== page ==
Three years after the Jan. 14, 2011, fall of dictator Zine El Abidine Ben Ali, Tunisia continues to be Arab Spring's most promising revolution.
Despite economic troubles, bitter disagreements over the legal status of Islam and terror attacks by Islamist militants, Tunisia has managed to escape the communal horrors afflicting post-Arab Spring Syria (war) and Libya (violent chaos).
Tunisia's Islamist-led coalition government has also managed to avoid (while closely observing) the Egyptian revolution's two complex, but intimately connected historical disappointments: (1) the divisive, religious identity-politics constitution uncompromisingly written and imposed by the Islamist identity-politics victors of Egypt's free, post-revolution election and (2) the Egyptian military's subsequent popular and nationalist coup which toppled the inflexible, incompetent, distrusted, though democratically elected Islamist government, which imposed the destructive constitution.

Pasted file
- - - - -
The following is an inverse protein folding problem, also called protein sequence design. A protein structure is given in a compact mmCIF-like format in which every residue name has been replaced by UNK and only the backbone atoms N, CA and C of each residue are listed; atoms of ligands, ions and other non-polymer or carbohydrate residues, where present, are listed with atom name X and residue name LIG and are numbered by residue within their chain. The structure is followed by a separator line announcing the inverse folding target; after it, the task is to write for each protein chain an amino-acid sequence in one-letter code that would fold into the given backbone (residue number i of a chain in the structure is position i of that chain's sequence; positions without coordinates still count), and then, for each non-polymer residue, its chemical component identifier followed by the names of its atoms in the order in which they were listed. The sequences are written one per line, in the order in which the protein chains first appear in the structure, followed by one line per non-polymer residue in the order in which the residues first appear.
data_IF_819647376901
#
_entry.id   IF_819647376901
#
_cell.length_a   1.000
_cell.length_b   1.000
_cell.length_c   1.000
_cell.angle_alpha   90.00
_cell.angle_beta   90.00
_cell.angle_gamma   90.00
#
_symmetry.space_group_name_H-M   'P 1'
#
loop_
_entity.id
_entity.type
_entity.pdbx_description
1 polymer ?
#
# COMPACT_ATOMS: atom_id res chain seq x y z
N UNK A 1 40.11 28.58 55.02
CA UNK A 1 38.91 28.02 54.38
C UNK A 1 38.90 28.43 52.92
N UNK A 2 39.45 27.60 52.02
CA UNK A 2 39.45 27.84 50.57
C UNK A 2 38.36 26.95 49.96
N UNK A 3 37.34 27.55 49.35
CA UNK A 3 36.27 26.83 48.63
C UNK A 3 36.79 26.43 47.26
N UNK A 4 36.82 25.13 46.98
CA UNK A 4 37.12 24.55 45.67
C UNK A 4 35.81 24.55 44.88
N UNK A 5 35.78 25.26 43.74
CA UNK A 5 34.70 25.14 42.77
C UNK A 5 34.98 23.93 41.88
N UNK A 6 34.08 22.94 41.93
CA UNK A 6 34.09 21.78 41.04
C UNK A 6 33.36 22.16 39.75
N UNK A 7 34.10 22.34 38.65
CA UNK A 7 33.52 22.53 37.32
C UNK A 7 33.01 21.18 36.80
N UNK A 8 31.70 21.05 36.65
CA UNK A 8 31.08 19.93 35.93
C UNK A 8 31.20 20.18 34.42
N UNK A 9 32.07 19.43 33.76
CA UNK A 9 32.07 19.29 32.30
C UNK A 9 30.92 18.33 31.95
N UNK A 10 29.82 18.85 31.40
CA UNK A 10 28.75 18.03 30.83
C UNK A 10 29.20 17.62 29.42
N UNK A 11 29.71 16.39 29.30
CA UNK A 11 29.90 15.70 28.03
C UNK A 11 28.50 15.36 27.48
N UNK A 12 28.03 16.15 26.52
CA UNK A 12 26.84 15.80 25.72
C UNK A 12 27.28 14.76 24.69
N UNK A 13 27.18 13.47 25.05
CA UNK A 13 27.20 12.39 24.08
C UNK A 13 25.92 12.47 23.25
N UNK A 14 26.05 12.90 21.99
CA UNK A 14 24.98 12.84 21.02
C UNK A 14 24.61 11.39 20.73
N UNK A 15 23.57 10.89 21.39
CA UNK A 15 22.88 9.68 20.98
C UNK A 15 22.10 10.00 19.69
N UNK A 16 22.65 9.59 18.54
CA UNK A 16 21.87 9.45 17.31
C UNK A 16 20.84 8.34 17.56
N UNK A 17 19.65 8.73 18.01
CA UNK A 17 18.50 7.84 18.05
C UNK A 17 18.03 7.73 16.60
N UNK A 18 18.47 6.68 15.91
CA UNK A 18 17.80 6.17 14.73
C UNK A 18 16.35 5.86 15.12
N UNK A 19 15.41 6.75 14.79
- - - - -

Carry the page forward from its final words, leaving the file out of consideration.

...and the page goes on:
No doubt the mistakes made by Egypt's former president Mohamed Morsi and his Muslim Brotherhood regime informed and perhaps even tempered the decisions of Tunisia's political Islamist Ennahda party. Ennahda has its share of Islamist extremists who are as disagreeably short-sighted and self-destructive as Morsi.
However, Tunisia's revolt preceded Egypt's. In November 2011, Ennahda won Arab Spring's first free election and assumed governing and constitution-drafting responsibilities well before the Brotherhood governed in Cairo. Ennahda's key leaders also publicly committed themselves to creating a democracy, well before Morsi and his cadre gave Egyptians a similar assurance.
But Morsi and his cohort lied. Enshrining Islamist identity-politics in the post-revolution constitution superseded revolutionary unity. It also killed democracy. Though at times they wavered, on the essential issues, Ennahda's leaders kept their word. They shared power with secular allies and when conflicts occurred, ultimately (if begrudgingly) sought consensus solutions. Muslim Brotherhood religious belligerence alienated secularists. When Morsi confronted serious challenges, he invoked rule by decree.
Austin Bay is the author of three novels. His third novel, The Wrong Side of Brightness, was published by Putnam/Jove in June 2003. He has also co-authored four non-fiction books, to include A Quick and Dirty Guide to War: Third Edition (with James Dunnigan, Morrow, 1996).
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